Realizing that Metropia is now too dangerous to exist, Superman transports everyone else back to Earth and orders Metropia to destroy itself. While Superman and Zod get it on in Metropia, shadowy agent Orr has cured Father Leone’s cancer by transforming him into a genetically engineered monster like Equus. To prevent Zod from traveling to Earth, Superman sends the key back to Father Leone. Orr wakes Leone — now called Pilate — intending to help him break out of the government lab where he’s being held; Leone sees the key and escapes to Metropia instead. Not thrilled about facing life as a remote-controlled genetically mutated killing machine, Leone pleads with Superman to kill him. Superman pities Leone, but refuses. Equus shows up, and he has no problem killing anyone, so he and Leone wrestle and throw each other into oblivion as Metropia crumbles.
Zod and Superman are all that are left. As he is about to be consumed by the destruction, Zod begs for Superman to save him. “Superman, save me!” is a phrase often repeated in the story, described to Father Leone by Superman himself as his “holy trinity.” Zod is the last to say it, and Superman fails to save him before the world collapses and Zod is consumed. Back on Earth, all those who originally vanished reappear. Superman builds himself a new Fortress of Solitude, this one inside what looks like an ancient Mayan pyramid, and wonders, when the end of the world really comes, who will save him.
So yeah, it’s not perfect. Volume Two, especially the second half, takes a mostly serious, introspective story and turns it into a goofy series of fights. What happens to Father Leone is really disappointing; he was the most interesting character in Volume One, and by the end of Volume Two he’s been transformed into a silly sci-fi monster. And the idea of Superman being able to construct a realistic earthlike paradise inside the Phantom Zone all by himself, with no one knowing about it, and then wiping it from his own memory, seems a little far-fetched. I know the old song credited him with “x-ray eyes and super-brain!” but come on . . .
Some of the other reviews I read complained about the non-linear storytelling, but I had no trouble following it, and it ends after the first half anyway. Jim Lee’s artwork is outstanding, as expected. The guy is probably the best artist working in superhero comics right now, just a phenomenal storyteller . . . though he does still have his juvenile tendencies. For all his talent, the dude just can’t help himself when it comes to drawing women. He loves drawing big fat tits. Looking at his rendering of Lois — essentially indistinguishable from Wonder Woman — I recalled a line in John Byrne’s Man of Steel mini-series when Clark described Lois as something like “pretty, but not the most beautiful girl in the world.” Remember that? Neither does anyone who’s worked at DC Comics since.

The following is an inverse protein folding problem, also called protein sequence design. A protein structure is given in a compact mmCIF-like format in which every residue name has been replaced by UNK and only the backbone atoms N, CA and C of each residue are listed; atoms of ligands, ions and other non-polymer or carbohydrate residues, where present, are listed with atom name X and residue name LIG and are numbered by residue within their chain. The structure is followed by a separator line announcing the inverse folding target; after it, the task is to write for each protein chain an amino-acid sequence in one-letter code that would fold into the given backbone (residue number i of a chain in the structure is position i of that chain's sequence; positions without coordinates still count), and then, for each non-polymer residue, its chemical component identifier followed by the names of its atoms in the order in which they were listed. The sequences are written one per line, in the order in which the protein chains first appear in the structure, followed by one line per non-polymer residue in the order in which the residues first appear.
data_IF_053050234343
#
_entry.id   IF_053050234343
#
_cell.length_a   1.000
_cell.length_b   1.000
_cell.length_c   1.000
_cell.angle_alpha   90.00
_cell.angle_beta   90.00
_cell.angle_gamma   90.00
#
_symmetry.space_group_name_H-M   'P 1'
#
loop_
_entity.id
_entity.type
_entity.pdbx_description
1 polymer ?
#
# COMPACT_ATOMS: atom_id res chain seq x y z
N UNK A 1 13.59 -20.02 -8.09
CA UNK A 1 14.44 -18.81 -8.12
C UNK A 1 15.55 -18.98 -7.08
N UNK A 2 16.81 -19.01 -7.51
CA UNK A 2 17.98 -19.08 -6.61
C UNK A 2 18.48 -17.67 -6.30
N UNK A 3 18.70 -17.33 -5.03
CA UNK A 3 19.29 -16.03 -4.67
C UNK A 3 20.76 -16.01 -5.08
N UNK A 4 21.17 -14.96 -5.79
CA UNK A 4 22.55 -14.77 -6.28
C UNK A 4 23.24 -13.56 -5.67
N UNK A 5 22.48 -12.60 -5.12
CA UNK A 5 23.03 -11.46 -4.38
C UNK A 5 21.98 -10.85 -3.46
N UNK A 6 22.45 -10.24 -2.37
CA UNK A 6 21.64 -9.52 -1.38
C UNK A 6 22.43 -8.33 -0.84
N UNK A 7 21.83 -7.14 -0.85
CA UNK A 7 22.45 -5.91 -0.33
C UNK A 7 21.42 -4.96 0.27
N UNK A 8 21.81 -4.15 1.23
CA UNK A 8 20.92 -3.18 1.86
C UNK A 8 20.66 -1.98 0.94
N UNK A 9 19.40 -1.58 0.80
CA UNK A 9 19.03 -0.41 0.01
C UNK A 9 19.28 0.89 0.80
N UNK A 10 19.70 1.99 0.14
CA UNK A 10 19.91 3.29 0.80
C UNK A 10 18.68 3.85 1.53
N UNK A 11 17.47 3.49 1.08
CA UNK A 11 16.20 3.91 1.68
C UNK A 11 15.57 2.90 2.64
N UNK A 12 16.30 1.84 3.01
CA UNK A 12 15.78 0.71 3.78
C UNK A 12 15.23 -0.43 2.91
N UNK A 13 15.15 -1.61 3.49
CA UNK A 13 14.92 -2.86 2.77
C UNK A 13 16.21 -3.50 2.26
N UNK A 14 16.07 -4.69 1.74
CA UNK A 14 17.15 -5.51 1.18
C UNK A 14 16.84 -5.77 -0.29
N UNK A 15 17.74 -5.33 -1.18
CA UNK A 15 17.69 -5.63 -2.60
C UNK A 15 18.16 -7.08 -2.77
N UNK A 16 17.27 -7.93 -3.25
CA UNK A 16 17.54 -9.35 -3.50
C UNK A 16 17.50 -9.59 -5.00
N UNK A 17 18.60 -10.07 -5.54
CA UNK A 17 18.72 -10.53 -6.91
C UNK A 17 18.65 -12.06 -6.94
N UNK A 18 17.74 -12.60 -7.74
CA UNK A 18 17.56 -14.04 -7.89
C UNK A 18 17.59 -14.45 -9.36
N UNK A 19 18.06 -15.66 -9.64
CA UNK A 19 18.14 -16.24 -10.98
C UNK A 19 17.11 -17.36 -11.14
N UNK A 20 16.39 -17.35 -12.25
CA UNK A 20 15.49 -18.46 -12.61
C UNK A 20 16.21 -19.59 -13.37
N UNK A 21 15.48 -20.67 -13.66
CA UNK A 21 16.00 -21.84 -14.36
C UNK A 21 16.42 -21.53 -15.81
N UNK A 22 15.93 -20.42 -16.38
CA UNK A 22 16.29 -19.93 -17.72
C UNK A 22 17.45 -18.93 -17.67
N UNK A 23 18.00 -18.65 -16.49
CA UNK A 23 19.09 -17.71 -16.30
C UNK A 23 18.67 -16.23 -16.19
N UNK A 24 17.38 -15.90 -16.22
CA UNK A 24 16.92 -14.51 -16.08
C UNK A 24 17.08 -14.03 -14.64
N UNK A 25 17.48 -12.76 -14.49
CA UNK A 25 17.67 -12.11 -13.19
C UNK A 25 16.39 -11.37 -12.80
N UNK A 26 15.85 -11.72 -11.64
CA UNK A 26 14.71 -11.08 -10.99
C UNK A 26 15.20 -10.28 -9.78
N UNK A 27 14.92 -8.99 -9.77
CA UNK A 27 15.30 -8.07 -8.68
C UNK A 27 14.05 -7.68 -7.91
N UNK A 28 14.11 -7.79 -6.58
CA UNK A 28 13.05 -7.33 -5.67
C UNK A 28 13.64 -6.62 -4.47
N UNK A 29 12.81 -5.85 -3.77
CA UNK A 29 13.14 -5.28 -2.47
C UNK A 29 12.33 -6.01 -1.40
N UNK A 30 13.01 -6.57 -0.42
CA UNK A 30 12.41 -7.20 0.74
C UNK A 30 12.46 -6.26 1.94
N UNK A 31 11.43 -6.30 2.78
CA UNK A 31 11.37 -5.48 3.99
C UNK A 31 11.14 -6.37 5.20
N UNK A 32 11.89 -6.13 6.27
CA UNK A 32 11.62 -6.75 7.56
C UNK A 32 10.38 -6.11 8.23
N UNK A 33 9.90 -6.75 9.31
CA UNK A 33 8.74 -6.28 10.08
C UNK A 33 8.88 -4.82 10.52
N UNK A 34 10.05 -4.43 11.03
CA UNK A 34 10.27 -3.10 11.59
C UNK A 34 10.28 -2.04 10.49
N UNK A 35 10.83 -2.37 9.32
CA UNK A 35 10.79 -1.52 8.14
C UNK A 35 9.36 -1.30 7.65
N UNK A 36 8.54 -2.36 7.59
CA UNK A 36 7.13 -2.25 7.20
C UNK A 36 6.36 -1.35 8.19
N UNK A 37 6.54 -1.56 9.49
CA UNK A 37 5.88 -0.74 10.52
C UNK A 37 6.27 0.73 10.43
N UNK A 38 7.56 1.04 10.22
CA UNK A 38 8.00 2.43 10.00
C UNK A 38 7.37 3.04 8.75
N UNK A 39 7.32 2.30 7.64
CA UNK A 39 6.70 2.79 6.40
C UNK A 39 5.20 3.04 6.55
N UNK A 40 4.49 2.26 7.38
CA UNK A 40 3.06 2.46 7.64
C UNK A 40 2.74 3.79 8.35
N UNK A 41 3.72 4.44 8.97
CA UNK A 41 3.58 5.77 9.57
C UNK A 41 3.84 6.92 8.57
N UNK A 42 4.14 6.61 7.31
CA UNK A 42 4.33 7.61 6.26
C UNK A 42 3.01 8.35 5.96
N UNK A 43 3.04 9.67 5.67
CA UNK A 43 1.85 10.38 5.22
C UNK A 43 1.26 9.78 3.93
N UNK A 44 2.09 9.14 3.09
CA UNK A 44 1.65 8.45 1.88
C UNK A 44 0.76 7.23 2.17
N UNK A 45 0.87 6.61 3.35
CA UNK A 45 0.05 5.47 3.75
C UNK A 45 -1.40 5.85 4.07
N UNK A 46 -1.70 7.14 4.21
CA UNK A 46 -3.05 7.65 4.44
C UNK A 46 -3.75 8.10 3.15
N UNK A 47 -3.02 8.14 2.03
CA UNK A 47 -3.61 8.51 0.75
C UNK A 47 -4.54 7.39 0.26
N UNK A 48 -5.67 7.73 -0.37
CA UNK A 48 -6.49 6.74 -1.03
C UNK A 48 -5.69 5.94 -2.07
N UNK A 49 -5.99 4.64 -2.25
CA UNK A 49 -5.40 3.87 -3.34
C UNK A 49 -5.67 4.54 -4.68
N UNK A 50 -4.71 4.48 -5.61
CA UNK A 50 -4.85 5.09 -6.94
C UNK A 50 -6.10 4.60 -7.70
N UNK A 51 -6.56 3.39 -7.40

Azzarello’s done better work than this (100 Bullets with the outstanding artist Eduardo Risso), but he’s done a lot worse, too. I enjoyed For Tomorrow a helluva lot more than Broken City, his overheated “Batman as Sam Spade” run on Batman a few years ago. And even though it loses its way at the end, I appreciated the attempt at telling a serious story that gets inside Superman’s head in a way that’s never really been done before. Ever since the Byrne reboot, Superman the Humble Farmboy has been the dominant interpretation of the character. It’s a great interpretation that’s yielded some fantastic stories (including my favorite Superman story ever, Jeph Loeb and Tim Sale’s Superman For All Seasons), but there are other facets of the character to explore. For Tomorrow takes a crack at Superman as God. It doesn’t quite succeed, but it is a noble and interesting failure.